There's always the compromise. What's great is that the writers did come to the plate with a script. We read it and looked at it and then it's my job to figure it out. Like ok how're we going to shoot this, how're we going to do that? But nothing was really set in stone. Once we started sitting down with the producers and the director we would start having meetings and go well what do you think of this? Do you think it should be more like this? What's your input into it? So nothing was really set in stone where they said, it's been written - that's what it is. It's like this is an idea, if you have other ideas and we kept shuffling ideas around for things. It was good, it was a whole collaborative effort as far as what we've seen before in the past films, what's going to be new and a little different, interesting and play off the character of Jason. There's kind of a reason behind certain things. It was nice. It was a nice, open playing field. By the end it's the producers and director as far as what they want to see. But everyone got a chance to voice really what they thought. Because this is coming from a group of people that have grown up with these films or watched them a lot. I'm a fan and this is what I'd think would be great and what I'd like to see, or even like to do. Something that might be a bit different. So we all got to get involved with it, which is good.

Is there anything that might have been in the original script, that you can talk about, that didn't actually happen. Something too outlandish or that you couldn't make work?

There was a couple things that were a bit too outlandish where it was just shock on top of shock. It kind of took away from the initial impact of it. So we said ok, let’s slice it down and make it a little bit more… not simplistic but maybe impact in one area and not drag it out where it’s just obsessively obscene where it wouldn’t work for the film. There’s a few things.

Even in slasher films, depending on how it’s shot, you don’t have to show a lot of blood. You can show a lot of blood. Does this film show a lot of blood? Or is the blood obscured by angles and smaller amounts?

It’s a bit of each. We’ll shoot stuff where it’s a little less blood and it’s more of the impact of what’s going on and definitely the actors bring it, their game in. I always feel that sometimes there’s a lot better reaction to what you don’t see. And the reaction, instead of seeing the visceral, you see the emotion from somebody going through something. So they’re shooting stuff like that. We’ll also have stuff to choose from that’s a little more excessive and a little more grotesque. In the final editing they’ll figure out what works best for the scenes.

Or for the DVD?

Sure, sure. That’s why they come out with director’s cuts and extended versions. It’s a little alternate approach to it.

Is there anything over the top? Like FREDDY VS JASON at some points had geysers of blood going on.

We haven’t done too many geysers… Again what’s nice is that with it being a collaborative thing, they’ll come in and go ‘What will really happen? Realistically this will happen, this will not.’ They’ll stretch it a little, but it’s not called for a fountain. No. There’s only so much blood in the human body. Organs are now spring loaded where they don’t shoot against the wall and explode through a wall.

So it’s based on a sense of realism?

Yes. Which is where I wanted… from my standpoint it’s where I wanted to keep it at. There’s a lot of stuff in the older films that you saw that was real. It didn’t have to be more is better. You have to do it just right and then it’s the reality of it. That’s scary I think.

You talked about Jason keeping bodies in his little cellar, little underground tunnel thing. What can you tell us about that? Like old decayed bodies or people he’s killed recently and stacked up and hung from the ceiling?

A bit of each. We haven’t even gotten into the scene yet tonight, so I don’t know how we’re setting it up but it’s a bit of stuff that he’s just held onto, keeping them out of the way so nobody falls upon it in his wilderness. Kind of just trapping and pulling away, keeping his area clean. Some are older than others, definitely. There’ll be skeletons and things like that in there but it’s not going to be in the realm of THE TEXAS CHAINSAW MASSACRE or anything. It’s not thought of as that, like taxidermy or anything. It’s just taking care of it, storing it, and putting it away. Keeping it out of eye sight from the rest of the world and that’s it.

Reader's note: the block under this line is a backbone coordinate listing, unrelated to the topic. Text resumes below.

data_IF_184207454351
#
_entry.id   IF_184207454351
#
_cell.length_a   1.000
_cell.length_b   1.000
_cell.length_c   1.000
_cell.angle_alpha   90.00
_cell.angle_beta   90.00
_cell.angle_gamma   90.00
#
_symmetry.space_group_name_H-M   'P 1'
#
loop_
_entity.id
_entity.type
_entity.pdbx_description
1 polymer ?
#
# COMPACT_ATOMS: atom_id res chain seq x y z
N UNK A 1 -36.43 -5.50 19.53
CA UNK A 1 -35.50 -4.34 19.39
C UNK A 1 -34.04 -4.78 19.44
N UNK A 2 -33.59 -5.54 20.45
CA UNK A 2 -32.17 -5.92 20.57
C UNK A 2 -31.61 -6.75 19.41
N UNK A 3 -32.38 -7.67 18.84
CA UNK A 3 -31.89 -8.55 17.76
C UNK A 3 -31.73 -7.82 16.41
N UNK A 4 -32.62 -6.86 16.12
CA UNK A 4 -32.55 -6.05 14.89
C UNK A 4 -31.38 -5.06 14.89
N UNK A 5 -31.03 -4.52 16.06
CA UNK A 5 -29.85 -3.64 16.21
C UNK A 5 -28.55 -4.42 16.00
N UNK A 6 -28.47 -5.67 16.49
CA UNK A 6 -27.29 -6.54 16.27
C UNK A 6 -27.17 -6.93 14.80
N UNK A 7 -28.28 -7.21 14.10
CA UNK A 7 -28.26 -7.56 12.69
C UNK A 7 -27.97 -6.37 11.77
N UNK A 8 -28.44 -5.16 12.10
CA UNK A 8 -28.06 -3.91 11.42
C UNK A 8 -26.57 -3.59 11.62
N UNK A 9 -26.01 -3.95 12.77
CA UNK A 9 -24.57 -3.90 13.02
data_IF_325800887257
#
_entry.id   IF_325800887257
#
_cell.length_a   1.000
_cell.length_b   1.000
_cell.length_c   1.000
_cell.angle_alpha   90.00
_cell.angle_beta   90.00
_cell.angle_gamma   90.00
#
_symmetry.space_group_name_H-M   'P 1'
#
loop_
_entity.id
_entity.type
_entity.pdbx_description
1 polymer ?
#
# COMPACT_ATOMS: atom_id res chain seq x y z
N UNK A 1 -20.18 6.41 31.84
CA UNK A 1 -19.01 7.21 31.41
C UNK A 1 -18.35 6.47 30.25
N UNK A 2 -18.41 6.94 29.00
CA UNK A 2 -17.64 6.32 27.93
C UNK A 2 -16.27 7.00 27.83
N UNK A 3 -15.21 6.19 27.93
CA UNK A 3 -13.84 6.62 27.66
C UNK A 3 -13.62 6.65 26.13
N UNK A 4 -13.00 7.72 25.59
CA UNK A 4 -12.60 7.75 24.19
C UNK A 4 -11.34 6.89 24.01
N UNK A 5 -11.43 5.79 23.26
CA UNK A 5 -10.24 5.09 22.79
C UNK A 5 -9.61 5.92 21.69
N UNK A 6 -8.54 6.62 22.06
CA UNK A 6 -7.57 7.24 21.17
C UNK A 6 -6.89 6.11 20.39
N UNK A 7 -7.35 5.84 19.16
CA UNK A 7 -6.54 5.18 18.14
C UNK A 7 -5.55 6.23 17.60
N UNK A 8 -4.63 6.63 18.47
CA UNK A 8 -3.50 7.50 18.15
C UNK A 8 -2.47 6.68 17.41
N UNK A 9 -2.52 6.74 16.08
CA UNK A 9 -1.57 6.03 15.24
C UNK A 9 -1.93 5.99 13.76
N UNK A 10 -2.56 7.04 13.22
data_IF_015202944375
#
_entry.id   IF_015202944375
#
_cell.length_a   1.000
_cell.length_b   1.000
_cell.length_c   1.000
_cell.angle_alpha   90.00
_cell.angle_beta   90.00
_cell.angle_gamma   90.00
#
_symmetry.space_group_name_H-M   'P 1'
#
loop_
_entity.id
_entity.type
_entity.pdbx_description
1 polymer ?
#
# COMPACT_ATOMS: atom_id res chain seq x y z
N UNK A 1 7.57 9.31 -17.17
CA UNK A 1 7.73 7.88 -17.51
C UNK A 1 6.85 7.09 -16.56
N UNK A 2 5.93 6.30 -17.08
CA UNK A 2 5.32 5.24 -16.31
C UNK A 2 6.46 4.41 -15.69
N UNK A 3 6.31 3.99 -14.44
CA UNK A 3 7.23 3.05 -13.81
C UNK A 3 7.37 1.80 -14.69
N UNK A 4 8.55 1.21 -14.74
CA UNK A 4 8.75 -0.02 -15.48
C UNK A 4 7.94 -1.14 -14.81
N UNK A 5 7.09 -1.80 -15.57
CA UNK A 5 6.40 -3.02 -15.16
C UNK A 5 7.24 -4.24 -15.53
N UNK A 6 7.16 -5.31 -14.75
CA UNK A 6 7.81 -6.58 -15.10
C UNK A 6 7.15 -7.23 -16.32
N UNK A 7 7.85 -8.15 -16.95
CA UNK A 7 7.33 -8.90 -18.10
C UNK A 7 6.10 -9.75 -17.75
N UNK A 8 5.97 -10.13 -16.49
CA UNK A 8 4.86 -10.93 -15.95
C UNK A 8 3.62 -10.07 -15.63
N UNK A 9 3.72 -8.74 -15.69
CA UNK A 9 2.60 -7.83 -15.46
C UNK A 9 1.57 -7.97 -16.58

What can you tell us about Pamela Voorhees and what we’re going to see?

It’s in the movie and it’s about a twenty year span.

So it’s just like a skull?

Ehhh.. sort of. I don’t know. We’ll see. The good things you don’t want to let out. I know you guys want to, but I would think you would want to wait and see.

Looking at the movies that were done then, was the motion that doing effects now dramatically different in your experience?

There’s definitely materials that we use now that’re way more advanced than what they had to deal with back in the 70s and 80s. Even in the beginning of the 90s. So we have better technology for things, to make things more user friendly for actors. Also looking nicer as well. But then when you’re getting into an area of someone being dirty and grimy and gross it’s all kind of the same techniques to get to that point. We just have better materials now. And I’m just a fan of the slight of hand tricks that you do for certain kills and things like that. That if they’re shot right and coordinated correctly they work really well. It’s all about a magic trick., kind of like what [Tom] Savini used to do. That’s fun.

Visual effects have come so far in terms of CGI. Have you found CGI kind of undermines some of the work that you do? In the sense that they’re like we’ll just go ahead and shoot it and pretend that there’s a blade…

Sometimes you hear that and people tend to want to rely on things like that. We’ve been able to get away with quite a bit without having to rely too much on stuff like that. Relying wholly on one effect tends to not work. It’s nice when you see an entire element happen or an entire effect happen and realize that there are two to three elements involved later and you can’t piece them… take them apart. The greatest for me doing practical stuff is when you do it and people are like gee that was a really nice CG shot or something. It’s sad that everybody is CG. I remember when it first came out, nobody knew what computer generated image meant. They heard CG and were like what’s CG? Now it seems like it’s overloaded with a lot of computer effects. It’s like watching a big video game. If it’s a big video game, I don’t want to see it. It’s nice when it’s something that’s really clean and then they go wow that was a great CG shot. And it’s even nicer when you go no but that was entirely practical. That was slight of hand and you didn’t even know it. You’ve got a real actor there who’s really doing something and it fooled people, like smoke and mirrors. So that’s kind of cool when that happens.